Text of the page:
2010 Excise Scam: No HC relief for the ‘money keeper’ of ex-IAS officer in Rs 340 cr scam

Mumbai: Observing that the scam over Rs 300 crore would have an adverse impact on the economy of the Union Territory of Daman and Diu, the Bombay High Court recently turned down the discharge plea of a man, who is alleged to be the ‘money keeper’ of a senior IAS officer, the prime accused in the infamous 2010 excise scam. The HC has ordered him to face trial and defend himself and not seek discharge from the case.

A bench of Justice Sambhaji Shinde dismissed the petition filed by Rakesh Rastogi (56), challenging the orders of a special CBI court in Delhi, which refused to discharge him.

Rastogi along with his IAS boss – O Ravi, the joint secretary of the union home ministry of the then government, was named as an accused in the infamous excise scam of the year 2010.

The case pertains to the alleged scam worth Rs 340 crores wherein officials of the excise department at Daman in connivance with some distillers under-reported the production of liquor by preparing fake documents. This as per the CBI was done to evade the excise duty and value added tax (VAT). The agency has further claimed that the accused distillers also sold the ‘under-reported’ liquor bottles to neighbouring states of Maharashtra, Goa and Gujarat.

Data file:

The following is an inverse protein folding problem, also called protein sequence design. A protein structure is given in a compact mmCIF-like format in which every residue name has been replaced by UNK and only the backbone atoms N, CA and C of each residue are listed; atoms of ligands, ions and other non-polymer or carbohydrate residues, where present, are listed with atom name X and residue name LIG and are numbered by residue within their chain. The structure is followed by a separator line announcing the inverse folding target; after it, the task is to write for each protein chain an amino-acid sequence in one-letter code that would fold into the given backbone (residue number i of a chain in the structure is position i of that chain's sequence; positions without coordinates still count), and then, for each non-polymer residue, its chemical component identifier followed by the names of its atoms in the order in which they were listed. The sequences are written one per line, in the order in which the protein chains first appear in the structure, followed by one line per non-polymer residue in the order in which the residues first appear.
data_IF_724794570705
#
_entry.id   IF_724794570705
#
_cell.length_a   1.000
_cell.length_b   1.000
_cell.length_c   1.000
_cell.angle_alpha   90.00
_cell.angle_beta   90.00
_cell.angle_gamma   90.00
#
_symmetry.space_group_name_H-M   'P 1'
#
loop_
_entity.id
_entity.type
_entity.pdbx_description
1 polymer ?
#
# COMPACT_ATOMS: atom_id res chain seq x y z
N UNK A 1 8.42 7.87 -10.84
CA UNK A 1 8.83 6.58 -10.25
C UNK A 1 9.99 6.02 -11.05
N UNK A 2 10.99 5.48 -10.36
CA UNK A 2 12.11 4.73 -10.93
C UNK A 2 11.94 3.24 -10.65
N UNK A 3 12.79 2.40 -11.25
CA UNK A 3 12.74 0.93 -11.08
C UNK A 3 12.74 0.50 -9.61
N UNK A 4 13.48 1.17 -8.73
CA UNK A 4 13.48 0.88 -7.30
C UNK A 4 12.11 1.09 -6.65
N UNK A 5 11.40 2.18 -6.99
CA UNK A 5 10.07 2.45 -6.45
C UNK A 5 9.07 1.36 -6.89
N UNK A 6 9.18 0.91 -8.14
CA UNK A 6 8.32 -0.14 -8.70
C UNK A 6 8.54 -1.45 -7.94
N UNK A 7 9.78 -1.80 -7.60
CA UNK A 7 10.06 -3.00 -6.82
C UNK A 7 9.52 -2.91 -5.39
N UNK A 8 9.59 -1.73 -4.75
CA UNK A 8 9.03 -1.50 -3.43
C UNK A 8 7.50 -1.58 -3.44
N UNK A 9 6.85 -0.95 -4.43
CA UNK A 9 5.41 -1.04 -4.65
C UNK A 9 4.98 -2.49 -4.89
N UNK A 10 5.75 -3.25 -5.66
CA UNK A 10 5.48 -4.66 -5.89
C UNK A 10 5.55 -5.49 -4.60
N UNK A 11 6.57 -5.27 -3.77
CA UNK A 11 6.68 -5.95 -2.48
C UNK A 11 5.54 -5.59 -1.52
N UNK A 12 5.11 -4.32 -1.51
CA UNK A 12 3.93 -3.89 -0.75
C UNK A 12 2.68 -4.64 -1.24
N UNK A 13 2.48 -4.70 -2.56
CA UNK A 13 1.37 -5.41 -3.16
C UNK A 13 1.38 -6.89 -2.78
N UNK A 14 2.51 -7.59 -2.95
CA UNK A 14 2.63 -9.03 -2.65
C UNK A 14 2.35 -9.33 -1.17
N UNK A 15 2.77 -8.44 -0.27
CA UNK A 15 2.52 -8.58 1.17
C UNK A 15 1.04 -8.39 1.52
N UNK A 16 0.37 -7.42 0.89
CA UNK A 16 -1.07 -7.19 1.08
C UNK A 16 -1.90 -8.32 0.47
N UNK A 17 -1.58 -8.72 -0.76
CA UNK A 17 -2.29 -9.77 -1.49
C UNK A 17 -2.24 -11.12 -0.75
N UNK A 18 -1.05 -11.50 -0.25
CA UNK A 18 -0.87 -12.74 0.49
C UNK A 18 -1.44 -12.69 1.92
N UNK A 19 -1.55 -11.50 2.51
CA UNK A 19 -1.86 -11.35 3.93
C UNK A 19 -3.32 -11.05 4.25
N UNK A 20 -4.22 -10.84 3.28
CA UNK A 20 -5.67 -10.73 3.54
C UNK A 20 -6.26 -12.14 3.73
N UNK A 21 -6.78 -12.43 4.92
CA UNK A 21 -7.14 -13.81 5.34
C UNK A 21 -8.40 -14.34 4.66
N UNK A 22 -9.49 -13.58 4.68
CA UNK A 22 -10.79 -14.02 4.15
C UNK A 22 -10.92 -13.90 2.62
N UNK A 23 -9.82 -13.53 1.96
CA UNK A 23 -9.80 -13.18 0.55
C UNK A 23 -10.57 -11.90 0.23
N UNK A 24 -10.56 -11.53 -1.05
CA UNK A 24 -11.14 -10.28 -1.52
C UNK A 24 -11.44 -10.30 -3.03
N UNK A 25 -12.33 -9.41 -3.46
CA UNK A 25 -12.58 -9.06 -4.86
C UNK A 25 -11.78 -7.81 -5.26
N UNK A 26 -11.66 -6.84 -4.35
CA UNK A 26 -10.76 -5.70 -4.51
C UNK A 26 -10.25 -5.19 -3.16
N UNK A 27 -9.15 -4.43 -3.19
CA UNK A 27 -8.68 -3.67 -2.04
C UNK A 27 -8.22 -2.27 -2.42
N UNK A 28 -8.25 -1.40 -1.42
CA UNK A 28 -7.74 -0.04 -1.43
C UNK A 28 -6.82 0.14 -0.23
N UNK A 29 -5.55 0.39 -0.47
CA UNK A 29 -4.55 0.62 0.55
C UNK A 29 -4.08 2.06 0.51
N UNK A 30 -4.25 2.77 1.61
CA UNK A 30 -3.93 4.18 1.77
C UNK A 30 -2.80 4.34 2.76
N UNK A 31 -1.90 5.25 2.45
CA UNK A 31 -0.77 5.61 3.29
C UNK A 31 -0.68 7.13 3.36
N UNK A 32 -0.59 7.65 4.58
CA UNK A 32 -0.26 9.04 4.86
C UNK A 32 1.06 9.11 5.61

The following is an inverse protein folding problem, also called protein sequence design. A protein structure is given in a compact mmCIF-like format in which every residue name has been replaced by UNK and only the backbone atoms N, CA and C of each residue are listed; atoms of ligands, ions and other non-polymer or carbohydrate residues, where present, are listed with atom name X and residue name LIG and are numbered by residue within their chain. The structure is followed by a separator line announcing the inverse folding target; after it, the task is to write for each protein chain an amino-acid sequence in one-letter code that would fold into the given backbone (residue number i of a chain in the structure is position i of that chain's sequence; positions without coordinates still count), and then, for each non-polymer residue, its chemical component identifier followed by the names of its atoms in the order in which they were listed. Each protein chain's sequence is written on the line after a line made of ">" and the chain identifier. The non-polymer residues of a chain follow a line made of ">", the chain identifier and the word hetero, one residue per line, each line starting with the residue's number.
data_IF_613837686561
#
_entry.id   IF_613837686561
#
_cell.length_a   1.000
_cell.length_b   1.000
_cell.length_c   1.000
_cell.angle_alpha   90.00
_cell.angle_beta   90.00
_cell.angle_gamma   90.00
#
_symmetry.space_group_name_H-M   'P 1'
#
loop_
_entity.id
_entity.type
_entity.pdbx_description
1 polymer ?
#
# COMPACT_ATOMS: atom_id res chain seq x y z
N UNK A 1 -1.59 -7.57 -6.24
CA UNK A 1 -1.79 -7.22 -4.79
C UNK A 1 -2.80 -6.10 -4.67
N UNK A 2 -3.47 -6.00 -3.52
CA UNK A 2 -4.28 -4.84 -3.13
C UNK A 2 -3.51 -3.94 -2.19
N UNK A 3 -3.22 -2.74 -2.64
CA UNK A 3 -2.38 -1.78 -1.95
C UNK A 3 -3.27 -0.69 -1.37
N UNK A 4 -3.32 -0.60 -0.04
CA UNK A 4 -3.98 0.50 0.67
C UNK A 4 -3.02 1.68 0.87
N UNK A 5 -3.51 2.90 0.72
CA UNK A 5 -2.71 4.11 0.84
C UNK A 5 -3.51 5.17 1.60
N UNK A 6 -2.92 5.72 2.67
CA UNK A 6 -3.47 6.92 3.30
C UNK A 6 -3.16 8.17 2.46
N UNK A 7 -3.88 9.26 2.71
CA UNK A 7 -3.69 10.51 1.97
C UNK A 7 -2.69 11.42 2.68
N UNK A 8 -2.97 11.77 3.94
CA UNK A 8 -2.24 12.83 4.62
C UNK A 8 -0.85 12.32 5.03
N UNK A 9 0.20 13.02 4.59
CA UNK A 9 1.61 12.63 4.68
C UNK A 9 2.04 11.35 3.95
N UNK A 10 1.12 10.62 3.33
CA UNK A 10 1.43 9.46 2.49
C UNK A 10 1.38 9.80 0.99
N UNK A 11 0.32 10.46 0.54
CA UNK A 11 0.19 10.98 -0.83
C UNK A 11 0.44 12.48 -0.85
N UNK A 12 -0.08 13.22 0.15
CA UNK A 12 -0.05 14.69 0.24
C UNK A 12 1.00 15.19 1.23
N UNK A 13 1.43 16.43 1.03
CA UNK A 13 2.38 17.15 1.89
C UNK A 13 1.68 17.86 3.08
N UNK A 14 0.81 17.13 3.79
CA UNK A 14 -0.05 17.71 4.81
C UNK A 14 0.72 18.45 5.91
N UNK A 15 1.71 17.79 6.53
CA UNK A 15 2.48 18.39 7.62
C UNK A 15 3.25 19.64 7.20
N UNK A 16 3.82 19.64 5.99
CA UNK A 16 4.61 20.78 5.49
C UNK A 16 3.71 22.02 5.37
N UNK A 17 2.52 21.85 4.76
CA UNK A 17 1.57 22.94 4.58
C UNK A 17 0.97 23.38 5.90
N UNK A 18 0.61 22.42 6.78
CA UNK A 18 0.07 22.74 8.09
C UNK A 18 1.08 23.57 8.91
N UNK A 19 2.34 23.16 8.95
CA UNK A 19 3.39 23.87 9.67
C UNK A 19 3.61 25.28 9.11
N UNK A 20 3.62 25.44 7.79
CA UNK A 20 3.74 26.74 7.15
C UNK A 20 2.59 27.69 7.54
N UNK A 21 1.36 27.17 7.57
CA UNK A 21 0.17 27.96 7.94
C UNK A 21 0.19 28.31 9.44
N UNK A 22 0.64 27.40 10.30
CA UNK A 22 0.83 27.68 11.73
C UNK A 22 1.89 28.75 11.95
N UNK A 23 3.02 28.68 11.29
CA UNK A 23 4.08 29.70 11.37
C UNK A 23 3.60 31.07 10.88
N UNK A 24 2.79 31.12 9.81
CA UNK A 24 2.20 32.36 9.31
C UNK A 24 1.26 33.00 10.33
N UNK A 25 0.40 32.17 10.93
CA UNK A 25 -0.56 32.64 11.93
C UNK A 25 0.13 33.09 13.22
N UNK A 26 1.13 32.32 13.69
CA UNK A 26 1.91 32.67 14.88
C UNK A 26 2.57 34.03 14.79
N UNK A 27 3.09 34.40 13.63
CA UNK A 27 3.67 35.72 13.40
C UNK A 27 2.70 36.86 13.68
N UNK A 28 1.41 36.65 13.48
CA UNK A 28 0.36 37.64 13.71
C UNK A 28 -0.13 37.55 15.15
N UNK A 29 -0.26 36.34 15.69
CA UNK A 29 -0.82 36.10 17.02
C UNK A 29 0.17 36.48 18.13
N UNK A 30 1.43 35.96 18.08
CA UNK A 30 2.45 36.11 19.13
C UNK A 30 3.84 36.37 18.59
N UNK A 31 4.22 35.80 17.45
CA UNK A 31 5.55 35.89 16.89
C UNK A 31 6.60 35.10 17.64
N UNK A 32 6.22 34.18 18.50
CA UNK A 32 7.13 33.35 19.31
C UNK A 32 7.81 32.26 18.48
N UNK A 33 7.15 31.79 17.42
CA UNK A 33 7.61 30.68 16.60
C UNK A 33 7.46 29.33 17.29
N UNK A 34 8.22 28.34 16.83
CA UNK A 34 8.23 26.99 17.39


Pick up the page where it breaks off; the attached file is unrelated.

According to the prosecution, Rastogi was the ‘money keeper’ of the IAS officer and looked after his ‘ill-gotten’ wealth. The agency had also seized nearly Rs 22 lakh out of the total Rs 25 lakh from Rastogi’s bank locker.

Apart from all this, Rastogi’s call data records also established how he was in constant touch with Ravi and other prime accused in the case.

In his defence, Rastogi argued that the alleged money seized from his bank account was his ‘personal’ money and had nothing to do with the crime in question. He also made an attempt to ridicule the CDRs collected by the prosecution.

Having considered the contentions, Justice Shinde said, “The various defence attempted by Rastogi, right from his CDR to the seized money, all these aspects will have to be proved during the course of trial. If the material produced on record is to be considered in its entirety, the same is sufficient to frame the charge.”

“In so far as knowledge of conspiracy is concerned, normally the conspiracies are hatched in secrecy, and therefore, prosecution will have to be given an opportunity to lead circumstantial evidence during trial,” Justice Shinde added.

Referring to the recovery of the amount from Rastogi’s account, Justice Shinde said, “It is the case of the prosecution that there is a scandal of Rs 300 crores and more. It is therefore important to note that scandal of such a huge amount would certainly ruin the economy of a union territory like Daman and Diu, and therefore, considering the material on record, the nature of crime appears to be very serious and would certainly affect upon the society at large.”

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